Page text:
Review: Atlas Sound and White Rainbow at St. Celia Church

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atlas sound st celia church

Pairing a functioning Catholic Church in Brooklyn with some of today’s most innovative musicians might seem a bit unorthodox. However, upon seeing the Kranky Records showcase that kicked off 2011’s Northside Festival, it seemed a diabolically clever match. Pews normally filled with pious elderly women and their purplish helmet hair-dos were now filled to capacity with younger Brooklynites coming to worship at the feet of Adam Forkner’s one-man act, White Rainbow and Bradford Cox’s solo project, Atlas Sound.

Partially for theatrics but most likely out of necessity (with no a/c the air was thick with humidity), the lights were turned down low throughout St. Cecilia’s Church. The space transformed into a surreal house of worship with abstract shadows cast along the grandiose altar; the setting sun streamed through stained-glass windows creating a warm ethereal glow, all under the watchful gaze of a enormous statue of Jesus.

We arrived in time for the second act, White Rainbow, the ambient/new age/electronic/experimental/drone music project of Adam Forkner. His set was the most entertaining of the evening with heads bobbing in unison to his throbbing bass. As his set progressed concertgoers were drawn to their feet and dancing in the aisles. The Portland, OR musician was hunched over his laptop like a mad scientist, fiddling with a variety of knobs, pedals and buttons. A man of very few words, his songs became long psychedelic passages that blended seamlessly with one another, only enhancing the dream-like quality of the sticky June evening.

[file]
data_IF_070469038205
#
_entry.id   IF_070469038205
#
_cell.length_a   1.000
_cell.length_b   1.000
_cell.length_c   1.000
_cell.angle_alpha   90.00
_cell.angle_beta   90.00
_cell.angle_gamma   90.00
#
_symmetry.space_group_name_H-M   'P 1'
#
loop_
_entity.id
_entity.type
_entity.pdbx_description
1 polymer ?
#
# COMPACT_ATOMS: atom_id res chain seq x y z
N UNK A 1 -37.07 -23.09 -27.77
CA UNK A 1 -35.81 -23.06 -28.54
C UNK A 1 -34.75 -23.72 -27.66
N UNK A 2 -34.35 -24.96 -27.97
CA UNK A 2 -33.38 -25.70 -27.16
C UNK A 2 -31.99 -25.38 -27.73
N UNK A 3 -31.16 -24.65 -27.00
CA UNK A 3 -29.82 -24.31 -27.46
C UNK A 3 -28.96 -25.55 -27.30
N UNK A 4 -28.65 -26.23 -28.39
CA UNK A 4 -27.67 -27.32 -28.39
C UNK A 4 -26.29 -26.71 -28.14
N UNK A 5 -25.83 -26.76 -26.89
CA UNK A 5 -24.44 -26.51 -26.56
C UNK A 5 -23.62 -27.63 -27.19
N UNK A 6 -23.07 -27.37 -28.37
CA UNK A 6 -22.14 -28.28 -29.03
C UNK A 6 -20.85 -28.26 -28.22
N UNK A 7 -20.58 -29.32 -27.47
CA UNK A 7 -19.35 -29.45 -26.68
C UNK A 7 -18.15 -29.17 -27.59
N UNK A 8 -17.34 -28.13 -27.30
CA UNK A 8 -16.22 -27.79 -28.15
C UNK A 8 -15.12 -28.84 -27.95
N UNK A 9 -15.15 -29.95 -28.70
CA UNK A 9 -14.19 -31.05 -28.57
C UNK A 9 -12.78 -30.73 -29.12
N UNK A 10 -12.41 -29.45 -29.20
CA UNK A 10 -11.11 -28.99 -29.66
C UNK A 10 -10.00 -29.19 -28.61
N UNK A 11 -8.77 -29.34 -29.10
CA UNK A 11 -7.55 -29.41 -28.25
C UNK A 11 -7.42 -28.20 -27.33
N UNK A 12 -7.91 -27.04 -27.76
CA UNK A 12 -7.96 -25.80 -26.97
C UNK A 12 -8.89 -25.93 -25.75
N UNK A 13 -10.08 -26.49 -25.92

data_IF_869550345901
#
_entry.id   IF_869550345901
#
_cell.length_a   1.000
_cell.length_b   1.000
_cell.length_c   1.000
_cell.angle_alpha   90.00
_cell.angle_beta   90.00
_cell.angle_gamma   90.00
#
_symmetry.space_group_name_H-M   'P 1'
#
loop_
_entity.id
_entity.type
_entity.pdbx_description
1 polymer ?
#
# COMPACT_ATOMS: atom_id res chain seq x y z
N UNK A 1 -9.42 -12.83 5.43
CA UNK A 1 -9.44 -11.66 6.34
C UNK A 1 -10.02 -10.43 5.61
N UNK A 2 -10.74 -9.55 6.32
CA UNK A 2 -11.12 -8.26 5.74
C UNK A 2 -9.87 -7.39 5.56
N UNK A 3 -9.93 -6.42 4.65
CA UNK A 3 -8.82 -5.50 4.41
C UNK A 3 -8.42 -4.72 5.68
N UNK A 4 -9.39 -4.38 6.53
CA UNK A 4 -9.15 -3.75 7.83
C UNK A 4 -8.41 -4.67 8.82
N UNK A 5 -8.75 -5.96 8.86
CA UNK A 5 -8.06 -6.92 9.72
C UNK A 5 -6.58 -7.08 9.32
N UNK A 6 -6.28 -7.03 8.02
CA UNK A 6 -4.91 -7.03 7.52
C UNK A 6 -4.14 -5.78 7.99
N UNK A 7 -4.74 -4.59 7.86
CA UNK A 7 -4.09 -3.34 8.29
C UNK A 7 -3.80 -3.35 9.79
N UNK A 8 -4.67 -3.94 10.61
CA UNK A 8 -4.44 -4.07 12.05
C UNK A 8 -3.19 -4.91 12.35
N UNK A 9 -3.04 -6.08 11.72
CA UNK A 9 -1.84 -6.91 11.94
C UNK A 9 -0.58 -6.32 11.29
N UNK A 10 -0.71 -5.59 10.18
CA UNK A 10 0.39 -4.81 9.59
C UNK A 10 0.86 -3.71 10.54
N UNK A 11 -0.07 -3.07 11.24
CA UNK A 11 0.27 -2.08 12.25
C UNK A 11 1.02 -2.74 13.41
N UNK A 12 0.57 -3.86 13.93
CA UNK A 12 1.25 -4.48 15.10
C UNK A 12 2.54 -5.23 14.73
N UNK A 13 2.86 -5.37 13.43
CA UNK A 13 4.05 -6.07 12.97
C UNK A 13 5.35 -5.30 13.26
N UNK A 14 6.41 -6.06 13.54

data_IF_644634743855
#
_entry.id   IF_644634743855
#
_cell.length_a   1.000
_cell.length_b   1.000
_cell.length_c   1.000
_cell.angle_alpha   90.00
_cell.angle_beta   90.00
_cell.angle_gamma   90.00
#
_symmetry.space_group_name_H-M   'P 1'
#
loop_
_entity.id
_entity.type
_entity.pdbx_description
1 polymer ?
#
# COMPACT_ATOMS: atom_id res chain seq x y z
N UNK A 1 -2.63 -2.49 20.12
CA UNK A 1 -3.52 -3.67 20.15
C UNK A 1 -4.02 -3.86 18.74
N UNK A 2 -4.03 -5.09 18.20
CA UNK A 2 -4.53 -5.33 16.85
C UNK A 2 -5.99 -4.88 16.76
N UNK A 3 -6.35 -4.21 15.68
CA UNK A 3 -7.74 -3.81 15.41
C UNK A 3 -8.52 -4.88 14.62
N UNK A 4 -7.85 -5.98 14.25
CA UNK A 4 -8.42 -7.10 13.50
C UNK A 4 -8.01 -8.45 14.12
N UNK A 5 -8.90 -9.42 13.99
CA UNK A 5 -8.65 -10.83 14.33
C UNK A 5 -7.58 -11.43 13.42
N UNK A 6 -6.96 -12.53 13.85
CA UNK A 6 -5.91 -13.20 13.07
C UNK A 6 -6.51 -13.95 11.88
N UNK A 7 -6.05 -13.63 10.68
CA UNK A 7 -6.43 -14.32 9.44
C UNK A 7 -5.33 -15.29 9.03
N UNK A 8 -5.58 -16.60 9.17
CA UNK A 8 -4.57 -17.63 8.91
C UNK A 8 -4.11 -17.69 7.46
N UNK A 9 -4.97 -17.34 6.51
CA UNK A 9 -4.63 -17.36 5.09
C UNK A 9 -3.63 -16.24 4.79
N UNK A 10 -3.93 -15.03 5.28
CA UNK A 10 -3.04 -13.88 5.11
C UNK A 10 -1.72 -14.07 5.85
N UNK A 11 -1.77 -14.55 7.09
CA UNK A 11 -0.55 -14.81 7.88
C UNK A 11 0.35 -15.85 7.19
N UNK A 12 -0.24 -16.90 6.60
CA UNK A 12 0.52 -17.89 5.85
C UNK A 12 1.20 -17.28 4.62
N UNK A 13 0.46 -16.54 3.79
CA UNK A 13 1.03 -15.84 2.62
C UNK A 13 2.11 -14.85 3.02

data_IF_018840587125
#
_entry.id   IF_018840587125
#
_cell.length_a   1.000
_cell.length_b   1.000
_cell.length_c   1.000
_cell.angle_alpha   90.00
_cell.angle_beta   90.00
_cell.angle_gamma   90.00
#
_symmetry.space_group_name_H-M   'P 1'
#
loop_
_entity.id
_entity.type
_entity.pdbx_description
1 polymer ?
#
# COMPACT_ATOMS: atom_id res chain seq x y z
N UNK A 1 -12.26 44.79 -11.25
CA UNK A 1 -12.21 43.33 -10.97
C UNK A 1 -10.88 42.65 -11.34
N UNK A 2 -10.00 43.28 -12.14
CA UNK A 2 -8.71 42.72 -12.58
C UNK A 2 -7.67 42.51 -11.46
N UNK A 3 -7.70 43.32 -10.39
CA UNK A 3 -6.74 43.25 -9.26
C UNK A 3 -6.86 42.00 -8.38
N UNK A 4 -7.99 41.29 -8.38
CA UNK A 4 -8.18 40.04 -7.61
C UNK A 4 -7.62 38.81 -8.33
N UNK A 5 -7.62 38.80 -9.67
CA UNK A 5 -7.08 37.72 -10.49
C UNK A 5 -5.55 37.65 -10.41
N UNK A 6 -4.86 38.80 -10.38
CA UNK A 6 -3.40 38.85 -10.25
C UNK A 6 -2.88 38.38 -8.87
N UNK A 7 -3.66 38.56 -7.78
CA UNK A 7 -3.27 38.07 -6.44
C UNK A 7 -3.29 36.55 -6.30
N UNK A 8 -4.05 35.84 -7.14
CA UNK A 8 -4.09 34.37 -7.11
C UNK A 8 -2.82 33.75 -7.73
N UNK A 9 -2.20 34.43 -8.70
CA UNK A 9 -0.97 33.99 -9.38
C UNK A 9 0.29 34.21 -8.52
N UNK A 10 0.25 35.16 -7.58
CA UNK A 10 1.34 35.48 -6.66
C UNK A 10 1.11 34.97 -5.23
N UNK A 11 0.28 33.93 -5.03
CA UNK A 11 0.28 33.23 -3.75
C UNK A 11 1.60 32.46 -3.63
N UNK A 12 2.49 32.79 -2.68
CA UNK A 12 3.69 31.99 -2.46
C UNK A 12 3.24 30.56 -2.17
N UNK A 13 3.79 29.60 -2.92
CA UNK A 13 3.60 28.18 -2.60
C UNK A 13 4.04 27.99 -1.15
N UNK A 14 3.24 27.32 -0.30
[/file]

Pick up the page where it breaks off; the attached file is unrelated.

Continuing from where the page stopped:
Bradford Cox of Atlas Sound took to the altar shortly after Forkner slipped away. The Deerhunter frontman was sure to advise the crowd to be respectful of their surroundings before even striking a single chord. Unfortunately the first few songs were plagued by technical difficulties but Cox soon regained his footing playing a mix of old and new material. The acoustics of the venue only strengthened his set, especially the more minimalist songs of his oeuvre. A man of many talents, he alternated between a handful of beautiful guitar and harmonica songs and utilized looped music with delayed feedback to flesh out the rest of his sound. By the end of the night Mr. Cox had the audience in rapture with his brand of ambient, experimental music. So much so that the applause did not cease until he reappeared for an encore. Charmingly though he forgot his prepared music and ad-libbed songs on the spot creating new music for all to behold. And after three tunes, the congregation of cool was released into the summer night.